Glasvegas, White Lies
Bill Cummings 29/11/2008
Where do you stand on Glasvegas? Musical Marmite: You'll either love them or hate them. Certainly their recent single 'Daddy's Gone' was over played, initially finding favour before infecting our airways like an unwelcome uncle crying at a family party. Any band that concocts their name by taking the casino glamour of Las Vegas and stirring in the first letter of their hometown Glasgow are ambitious types. Indeed their front man James Allen has already dusted himself off from one notable lesser known career knock: he used to be a lower league Scottish footballer, until he was dropped from his contract. Glasvegas were born, at first taking a fashionable synth indie direction before experimenting with influences that really struck them. Thus early this year they were the name on the end of many tongues, a blog sensation, a band who, like Oasis, were spotted by and lauded by one former Creation head Alan McGee. So what happened, why the sudden hatred? Half the problem is that in 2008, the ridiculous hype engulfs any half way decent new act before they've had a chance to get going (The NME, Alan Mcgee I'm looking at you); they aren't the best new band in Britain, they're a good band with a few flaws who have the promise to be better. I think the other thing that comes in, once a band starts to do well after years of trying to get more listeners, (evolving, changing their style, what band doesn't?) there's a backlash.
So if Glasvegas are musical marmite sandwich tonight I wanted to take a hearty bite, chew and digest, in an intimate live venue, before they presumably disappear off to your bigger things. Fighting my way through the sweaty throng that had descended on Swansea's packed out Escape (a terrible venue), desperately I craned my neck to take in a 30 % angle of the show. Wearing blacked out shades and lurching forward, so that his mouth meets the mic: James Allan looks shockingly like The Clash's late front man Joe Strummer. A nifty light show frames the accomplices that flank him, they cajole, thud and pound instruments, I enjoyed their energetic set, sure parts of their songs do stray into mawkish ('Ice Cream Van') that conjured up worrying mental images of Duncan Bannatyne and his '70s ice cream van fleet. But what they do have is a standout vocalist who takes them up a level, separates them from the pack, his thick Scottish heart on the sleeve, spine-tingling brogue, has that ability to speak to and with a kind of (in this case Glaswegian) inner working class life of broken homes, kidnappings, social workers, the kind of vocalist that hasn't really seen populism since the pronouncements of an younger Liam Gallagher, that's what gives them that indefinable cross over appeal. Sure Alex Turner may sing wryly of northern clubs, and girls, but you get the impression that he's gently mocking them rather than speaking to them.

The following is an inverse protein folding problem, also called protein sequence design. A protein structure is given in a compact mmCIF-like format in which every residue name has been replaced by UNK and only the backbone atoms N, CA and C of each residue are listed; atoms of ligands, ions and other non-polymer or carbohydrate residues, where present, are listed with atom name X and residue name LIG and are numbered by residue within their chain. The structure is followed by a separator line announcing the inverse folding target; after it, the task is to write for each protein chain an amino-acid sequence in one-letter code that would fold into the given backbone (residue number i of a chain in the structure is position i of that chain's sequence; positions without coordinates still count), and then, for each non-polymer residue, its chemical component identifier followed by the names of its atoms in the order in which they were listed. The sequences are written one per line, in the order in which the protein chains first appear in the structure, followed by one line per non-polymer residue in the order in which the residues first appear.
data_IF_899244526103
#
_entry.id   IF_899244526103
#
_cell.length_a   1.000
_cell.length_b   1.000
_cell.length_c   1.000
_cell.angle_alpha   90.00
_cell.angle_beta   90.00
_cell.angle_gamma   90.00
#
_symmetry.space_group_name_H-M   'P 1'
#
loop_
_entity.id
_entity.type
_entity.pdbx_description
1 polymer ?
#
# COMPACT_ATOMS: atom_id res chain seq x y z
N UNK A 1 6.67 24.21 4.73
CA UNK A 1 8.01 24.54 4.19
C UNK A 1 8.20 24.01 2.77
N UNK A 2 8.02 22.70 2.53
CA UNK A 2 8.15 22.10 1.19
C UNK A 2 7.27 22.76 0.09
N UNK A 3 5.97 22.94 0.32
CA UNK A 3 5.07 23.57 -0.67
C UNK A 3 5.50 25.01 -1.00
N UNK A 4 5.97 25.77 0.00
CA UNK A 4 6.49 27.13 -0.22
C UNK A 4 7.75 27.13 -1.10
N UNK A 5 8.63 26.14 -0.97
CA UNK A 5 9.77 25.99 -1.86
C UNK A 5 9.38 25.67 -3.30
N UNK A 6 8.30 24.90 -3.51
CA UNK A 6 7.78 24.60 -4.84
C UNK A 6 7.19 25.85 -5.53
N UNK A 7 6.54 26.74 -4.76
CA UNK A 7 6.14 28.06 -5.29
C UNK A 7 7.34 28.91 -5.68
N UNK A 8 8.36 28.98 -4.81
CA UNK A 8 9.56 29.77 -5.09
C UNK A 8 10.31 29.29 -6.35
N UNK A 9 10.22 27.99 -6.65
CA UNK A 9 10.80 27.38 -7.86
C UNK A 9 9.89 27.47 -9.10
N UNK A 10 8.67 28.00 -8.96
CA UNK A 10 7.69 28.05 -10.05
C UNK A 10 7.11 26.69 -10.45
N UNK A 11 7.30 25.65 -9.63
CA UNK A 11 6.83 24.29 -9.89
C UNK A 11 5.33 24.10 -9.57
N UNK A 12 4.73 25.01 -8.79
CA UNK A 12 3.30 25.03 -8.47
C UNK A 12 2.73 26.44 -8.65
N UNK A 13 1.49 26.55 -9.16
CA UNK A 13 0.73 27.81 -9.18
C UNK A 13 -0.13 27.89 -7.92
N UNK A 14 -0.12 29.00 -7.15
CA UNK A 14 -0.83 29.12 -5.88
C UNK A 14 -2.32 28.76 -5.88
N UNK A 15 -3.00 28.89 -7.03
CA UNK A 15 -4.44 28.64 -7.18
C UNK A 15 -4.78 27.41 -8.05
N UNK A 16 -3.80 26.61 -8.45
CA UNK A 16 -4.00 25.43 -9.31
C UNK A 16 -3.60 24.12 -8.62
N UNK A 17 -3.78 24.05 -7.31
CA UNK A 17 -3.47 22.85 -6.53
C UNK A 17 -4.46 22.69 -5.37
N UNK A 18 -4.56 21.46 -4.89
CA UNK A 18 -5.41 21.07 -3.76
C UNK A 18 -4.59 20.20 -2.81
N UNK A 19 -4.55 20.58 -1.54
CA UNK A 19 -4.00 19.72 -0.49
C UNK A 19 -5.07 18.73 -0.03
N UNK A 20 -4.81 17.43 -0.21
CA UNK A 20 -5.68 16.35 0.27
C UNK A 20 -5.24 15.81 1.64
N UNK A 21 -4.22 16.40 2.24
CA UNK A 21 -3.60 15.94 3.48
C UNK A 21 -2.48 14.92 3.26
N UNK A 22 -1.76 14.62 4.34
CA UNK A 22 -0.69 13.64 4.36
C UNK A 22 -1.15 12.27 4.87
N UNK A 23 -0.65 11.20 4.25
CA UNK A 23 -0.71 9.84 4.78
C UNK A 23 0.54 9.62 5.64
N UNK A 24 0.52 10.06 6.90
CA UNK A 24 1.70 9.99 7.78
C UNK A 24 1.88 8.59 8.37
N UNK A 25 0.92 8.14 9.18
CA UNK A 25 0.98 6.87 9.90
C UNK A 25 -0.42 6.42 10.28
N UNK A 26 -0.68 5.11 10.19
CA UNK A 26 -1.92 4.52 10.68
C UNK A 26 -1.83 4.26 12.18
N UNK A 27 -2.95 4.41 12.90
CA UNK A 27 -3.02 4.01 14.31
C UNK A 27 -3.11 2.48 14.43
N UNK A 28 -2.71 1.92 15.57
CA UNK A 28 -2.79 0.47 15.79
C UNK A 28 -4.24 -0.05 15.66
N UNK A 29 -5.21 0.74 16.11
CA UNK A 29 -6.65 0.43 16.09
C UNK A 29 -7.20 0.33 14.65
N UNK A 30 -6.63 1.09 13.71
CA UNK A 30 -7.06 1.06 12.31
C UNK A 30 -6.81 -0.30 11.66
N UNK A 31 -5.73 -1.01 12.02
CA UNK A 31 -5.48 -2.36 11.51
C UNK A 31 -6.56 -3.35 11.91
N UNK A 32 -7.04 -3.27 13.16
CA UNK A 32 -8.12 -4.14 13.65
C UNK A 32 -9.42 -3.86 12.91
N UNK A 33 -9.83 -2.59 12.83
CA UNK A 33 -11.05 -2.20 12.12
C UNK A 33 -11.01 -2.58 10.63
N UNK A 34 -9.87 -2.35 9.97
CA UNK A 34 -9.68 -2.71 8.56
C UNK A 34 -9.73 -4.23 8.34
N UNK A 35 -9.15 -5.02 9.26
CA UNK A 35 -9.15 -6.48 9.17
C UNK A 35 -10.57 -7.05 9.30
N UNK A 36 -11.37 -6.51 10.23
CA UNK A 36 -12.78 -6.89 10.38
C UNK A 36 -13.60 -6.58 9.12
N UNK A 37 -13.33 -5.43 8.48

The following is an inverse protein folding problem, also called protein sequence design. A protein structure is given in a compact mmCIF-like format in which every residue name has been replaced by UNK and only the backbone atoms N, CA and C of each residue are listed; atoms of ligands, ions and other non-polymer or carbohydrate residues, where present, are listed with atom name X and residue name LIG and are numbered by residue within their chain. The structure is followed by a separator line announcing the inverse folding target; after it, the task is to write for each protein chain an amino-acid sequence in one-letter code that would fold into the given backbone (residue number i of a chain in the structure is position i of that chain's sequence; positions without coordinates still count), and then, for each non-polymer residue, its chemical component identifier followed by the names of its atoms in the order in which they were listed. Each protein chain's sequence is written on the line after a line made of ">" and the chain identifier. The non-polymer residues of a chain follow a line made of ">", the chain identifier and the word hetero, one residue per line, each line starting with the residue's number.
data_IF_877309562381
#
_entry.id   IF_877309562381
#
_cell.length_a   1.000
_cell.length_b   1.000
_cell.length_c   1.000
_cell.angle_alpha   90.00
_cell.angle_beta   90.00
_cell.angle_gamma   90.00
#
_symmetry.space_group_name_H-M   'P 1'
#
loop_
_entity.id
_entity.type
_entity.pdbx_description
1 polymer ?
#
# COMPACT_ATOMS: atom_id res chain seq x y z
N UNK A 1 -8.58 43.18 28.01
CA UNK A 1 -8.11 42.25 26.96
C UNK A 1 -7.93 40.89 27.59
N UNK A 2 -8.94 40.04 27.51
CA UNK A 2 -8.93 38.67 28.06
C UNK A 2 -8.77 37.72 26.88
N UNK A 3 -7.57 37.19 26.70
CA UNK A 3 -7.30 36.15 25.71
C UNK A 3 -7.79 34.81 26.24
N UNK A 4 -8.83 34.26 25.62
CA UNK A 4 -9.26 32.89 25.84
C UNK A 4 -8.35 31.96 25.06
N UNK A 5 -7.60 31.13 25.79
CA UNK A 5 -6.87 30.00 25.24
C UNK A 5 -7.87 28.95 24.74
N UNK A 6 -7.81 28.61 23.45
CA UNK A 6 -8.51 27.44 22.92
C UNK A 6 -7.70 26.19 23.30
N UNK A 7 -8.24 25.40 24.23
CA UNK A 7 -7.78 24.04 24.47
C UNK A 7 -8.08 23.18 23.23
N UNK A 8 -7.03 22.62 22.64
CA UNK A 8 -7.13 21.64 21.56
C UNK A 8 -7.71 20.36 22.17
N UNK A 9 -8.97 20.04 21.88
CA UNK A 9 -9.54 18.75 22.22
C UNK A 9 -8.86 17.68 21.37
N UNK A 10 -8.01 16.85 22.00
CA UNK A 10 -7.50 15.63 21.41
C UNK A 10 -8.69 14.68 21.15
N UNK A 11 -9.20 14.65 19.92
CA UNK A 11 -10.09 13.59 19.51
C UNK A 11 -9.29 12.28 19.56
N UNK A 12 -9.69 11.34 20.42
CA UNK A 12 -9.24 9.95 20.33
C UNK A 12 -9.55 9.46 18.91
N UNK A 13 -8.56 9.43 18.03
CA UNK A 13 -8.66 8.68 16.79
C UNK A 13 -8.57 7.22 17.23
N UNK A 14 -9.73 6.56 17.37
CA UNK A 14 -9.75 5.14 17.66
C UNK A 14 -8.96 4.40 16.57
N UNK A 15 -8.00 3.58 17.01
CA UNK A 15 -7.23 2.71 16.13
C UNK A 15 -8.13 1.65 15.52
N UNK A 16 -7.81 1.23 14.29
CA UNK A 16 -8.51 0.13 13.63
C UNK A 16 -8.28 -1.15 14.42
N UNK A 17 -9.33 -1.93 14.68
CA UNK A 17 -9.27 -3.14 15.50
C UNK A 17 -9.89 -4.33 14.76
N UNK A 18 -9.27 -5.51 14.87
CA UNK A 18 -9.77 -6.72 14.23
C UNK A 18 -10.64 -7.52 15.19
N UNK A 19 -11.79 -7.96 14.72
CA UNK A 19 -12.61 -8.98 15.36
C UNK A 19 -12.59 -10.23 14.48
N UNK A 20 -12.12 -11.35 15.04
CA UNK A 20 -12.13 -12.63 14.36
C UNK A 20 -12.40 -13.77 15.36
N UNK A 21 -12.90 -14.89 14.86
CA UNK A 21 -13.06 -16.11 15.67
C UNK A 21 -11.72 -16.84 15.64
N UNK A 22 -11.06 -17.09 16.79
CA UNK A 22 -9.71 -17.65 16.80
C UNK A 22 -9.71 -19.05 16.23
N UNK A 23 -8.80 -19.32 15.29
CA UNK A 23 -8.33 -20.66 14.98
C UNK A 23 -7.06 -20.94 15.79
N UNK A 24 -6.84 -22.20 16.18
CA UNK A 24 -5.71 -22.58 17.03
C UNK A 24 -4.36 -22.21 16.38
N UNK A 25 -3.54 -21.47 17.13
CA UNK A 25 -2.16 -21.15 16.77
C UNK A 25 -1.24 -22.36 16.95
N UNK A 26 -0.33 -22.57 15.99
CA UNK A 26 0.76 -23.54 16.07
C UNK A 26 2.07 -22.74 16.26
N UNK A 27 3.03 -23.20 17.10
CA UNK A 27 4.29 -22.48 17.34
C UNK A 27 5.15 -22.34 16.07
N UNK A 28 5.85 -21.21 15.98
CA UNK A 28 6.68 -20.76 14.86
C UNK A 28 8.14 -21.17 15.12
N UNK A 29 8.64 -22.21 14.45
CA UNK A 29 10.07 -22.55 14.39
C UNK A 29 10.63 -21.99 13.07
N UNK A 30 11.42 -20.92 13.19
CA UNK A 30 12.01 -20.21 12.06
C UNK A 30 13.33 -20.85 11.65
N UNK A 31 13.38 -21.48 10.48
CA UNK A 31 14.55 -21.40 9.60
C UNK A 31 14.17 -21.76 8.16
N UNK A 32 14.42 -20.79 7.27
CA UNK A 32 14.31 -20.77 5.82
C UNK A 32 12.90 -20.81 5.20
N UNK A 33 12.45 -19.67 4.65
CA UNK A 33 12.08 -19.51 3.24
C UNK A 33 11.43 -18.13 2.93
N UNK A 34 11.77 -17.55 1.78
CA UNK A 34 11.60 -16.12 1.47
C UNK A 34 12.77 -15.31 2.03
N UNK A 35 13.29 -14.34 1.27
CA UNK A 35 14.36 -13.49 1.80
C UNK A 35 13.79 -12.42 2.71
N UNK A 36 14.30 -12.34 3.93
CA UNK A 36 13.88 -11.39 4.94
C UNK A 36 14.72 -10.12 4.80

My favourite tonight is 'It's my Own Cheating Heart that Makes me Cry' whose emotional Motown flecked stream of consciousness, is punctuated by stomping, cavernous, heart beating drums, Allen's howl detailing both playground taunts ('Liar Liar Liar') and the adulterous breakdown of a relationship above waves of trembling guitars. While 'Flowers and Football Tops' addresses the death of 15-year-old Kriss Donald, who was kidnapped near his home and murdered by five men when Allan poignantly croons a snipped of the popular terrace anthem 'You are my sunshine, my only sunshine/ You make me happy when skies are grey'.
Sure some of their songs sound similar but that's called defining your sound, these are early days, not many bands fully expand on album one anyway. Also it's great that a band who on the face of it have some relatively un-commercial influences (ok they've been polished up and stadiumfied a bit, U2 basslines and all, for the actual album), looking a bit like and sounding a bit like a amped up Jesus and Mary Chain doing late night manoeuvres with The Proclaimers produced by Phil 'Wall of Sound' Spector, can actually get somewhere these days. The much anticipated, 'Daddy's Gone' with its swooning bittersweet tale of fatherly rejection induces a front row of swaying drunks to link arms, and communal singing replete with customary almost comical Rab C Nesbit-esque Glaswegian drawls.
So Glasvegas, more like musical Guinness: probably not the best new band around today, but a good one who have the potential to be stellar. I don't see why there needs to be a backlash just yet (mainly carried by music snobs who slate anything once it becomes successful), Glasvegas aren't moronic because some of their songs inspire people to sing along, it just makes their choruses anthemic, it means they may actually connect with a large section of the music buying public who may only pick up one or two CDs a year, that actually marks them out as ones to watch in future years. A thoroughly modern noise-pop band then: why do we hate it when our friends become successful?